Can Individuals Submit a DSAR on Behalf of Someone Else?
Authorisation for Third-Party Requests
Data subjects can indeed authorise someone else to make a Data Subject Access Request (DSAR) on their behalf. This practice is essential to accommodate various situations where a data subject might require assistance in requesting their personal data. The authorisation can take different forms and often involves third-party agents or representatives acting on the data subject’s behalf. Here are some common scenarios:
- – Parental Responsibility: A parent or guardian may submit a DSAR on behalf of a minor child. In such cases, the parent or guardian acts as the authorised representative, given that the child might not have the legal capacity to make the request.
- – Legal Representation: In situations where an individual is unable to make a request due to legal incapacity, a court-appointed individual, such as a legal guardian, may act as an authorised representative.
- – Solicitors and Attorneys: Individuals often enlist the help of solicitors or attorneys to manage their legal affairs, including making DSARs. In these cases, the solicitor or attorney acts under the data subject’s instructions.
- – Assistance from Relatives or Friends: Sometimes, data subjects seek assistance from relatives or friends to make DSARs, especially if they face language barriers, disabilities, or other challenges.
To maintain the integrity of the DSAR process, organisations must establish procedures for handling requests made by authorised representatives. Ensuring the legitimacy of these third-party requests is crucial. Some best practices include:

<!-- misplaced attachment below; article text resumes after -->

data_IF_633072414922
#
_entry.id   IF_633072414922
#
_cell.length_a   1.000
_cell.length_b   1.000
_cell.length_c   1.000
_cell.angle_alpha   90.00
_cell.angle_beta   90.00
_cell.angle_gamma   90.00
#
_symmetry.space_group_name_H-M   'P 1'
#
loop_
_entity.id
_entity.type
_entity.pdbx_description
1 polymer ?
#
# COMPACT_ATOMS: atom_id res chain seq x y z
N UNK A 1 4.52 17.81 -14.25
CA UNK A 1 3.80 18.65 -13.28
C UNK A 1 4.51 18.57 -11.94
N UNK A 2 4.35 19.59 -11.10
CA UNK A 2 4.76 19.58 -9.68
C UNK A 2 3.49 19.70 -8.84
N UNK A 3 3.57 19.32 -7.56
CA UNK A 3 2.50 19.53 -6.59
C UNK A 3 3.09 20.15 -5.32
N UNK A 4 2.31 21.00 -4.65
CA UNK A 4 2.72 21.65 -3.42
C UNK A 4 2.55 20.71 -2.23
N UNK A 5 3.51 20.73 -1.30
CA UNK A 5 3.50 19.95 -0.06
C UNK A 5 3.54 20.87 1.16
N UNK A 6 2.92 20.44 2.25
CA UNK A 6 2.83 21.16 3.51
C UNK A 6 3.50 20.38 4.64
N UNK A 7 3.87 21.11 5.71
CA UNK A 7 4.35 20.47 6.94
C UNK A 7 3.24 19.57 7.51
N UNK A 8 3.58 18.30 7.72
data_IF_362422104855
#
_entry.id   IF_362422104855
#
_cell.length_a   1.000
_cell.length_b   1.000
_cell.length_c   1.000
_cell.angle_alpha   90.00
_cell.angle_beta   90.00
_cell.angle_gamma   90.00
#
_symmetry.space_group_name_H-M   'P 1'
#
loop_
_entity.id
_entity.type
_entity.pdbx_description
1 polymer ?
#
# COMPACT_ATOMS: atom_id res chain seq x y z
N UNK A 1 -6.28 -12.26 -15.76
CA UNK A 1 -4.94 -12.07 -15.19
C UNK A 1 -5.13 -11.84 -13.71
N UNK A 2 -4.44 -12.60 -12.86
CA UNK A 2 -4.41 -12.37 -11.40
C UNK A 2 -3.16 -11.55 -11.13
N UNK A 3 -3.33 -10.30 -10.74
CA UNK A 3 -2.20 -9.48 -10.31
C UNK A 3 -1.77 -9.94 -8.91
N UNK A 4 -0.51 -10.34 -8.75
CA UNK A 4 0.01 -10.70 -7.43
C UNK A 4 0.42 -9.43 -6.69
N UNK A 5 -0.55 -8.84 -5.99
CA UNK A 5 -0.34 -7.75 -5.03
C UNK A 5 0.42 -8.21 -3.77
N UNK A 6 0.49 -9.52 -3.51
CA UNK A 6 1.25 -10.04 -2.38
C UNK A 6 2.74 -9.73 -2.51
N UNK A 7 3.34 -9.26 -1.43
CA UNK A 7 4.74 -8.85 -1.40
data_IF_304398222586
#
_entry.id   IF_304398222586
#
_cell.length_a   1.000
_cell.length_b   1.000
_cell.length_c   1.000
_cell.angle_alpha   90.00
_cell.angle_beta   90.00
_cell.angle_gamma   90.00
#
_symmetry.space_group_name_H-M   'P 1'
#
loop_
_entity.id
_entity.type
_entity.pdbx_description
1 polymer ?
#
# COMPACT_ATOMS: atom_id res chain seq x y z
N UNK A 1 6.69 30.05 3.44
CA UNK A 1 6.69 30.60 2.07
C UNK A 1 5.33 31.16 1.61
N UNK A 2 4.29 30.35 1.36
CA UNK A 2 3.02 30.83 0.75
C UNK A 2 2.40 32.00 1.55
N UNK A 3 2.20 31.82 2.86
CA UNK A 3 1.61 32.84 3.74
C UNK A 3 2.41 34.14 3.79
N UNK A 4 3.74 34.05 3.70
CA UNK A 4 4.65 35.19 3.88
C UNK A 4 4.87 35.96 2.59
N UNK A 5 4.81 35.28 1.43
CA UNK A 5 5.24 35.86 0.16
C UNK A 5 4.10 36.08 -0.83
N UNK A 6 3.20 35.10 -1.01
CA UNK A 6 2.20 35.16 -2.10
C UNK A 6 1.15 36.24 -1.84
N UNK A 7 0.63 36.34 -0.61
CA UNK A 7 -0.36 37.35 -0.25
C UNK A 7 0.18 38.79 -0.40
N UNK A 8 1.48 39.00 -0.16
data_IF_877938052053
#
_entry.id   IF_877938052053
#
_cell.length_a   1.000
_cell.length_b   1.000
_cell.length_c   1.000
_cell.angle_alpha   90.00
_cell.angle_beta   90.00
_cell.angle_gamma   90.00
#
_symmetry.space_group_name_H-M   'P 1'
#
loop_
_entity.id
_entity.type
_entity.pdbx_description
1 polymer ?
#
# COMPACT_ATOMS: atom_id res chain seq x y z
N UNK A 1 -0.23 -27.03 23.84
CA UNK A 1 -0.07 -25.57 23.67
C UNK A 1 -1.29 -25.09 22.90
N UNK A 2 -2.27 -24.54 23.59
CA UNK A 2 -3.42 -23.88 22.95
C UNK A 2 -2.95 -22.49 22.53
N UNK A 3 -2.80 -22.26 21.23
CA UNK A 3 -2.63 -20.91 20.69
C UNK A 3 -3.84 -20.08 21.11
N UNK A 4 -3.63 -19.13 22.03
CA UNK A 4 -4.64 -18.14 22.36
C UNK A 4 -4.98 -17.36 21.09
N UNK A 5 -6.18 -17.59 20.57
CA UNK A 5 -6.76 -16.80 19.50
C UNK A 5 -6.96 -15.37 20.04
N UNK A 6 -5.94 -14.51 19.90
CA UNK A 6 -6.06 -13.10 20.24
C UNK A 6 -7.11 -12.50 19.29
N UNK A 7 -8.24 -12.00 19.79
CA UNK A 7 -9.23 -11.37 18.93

- – Written Authorisation: It’s advisable to request written authorisation from the data subject when a DSAR is submitted by an authorised representative. This authorisation might include a power of attorney, a consent form, or a legal document confirming the representative’s authority.
- – Verification of Identity: Organisations should verify the identity of both the data subject and the authorised representative. This verification process helps confirm that the representative is acting in the data subject’s best interest and has the necessary authority.
- – Record-Keeping: Organisations should maintain records of authorised representative requests, including copies of the authorisation documents. These records can serve as evidence of compliance in case of regulatory inquiries or disputes.
- – Clear Communication: It’s essential to communicate with both the data subject and their authorised representative effectively. Any information related to the DSAR should be shared with both parties in a transparent and understandable manner.
- – Data Security: Data subjects often trust organisations with their personal data, and this trust extends to authorised representatives. Protecting sensitive data is paramount to prevent unauthorised disclosure and maintain trust.
By allowing authorised representatives to make DSARs, organisations ensure that data subjects who require assistance can still access their personal information. This inclusive approach reflects the principles of data protection regulations, emphasising individuals’ rights and their ability to exercise those rights, even when they might face challenges in doing so. It also underscores the importance of verifying the legitimacy of third-party requests to safeguard data subjects’ interests and privacy.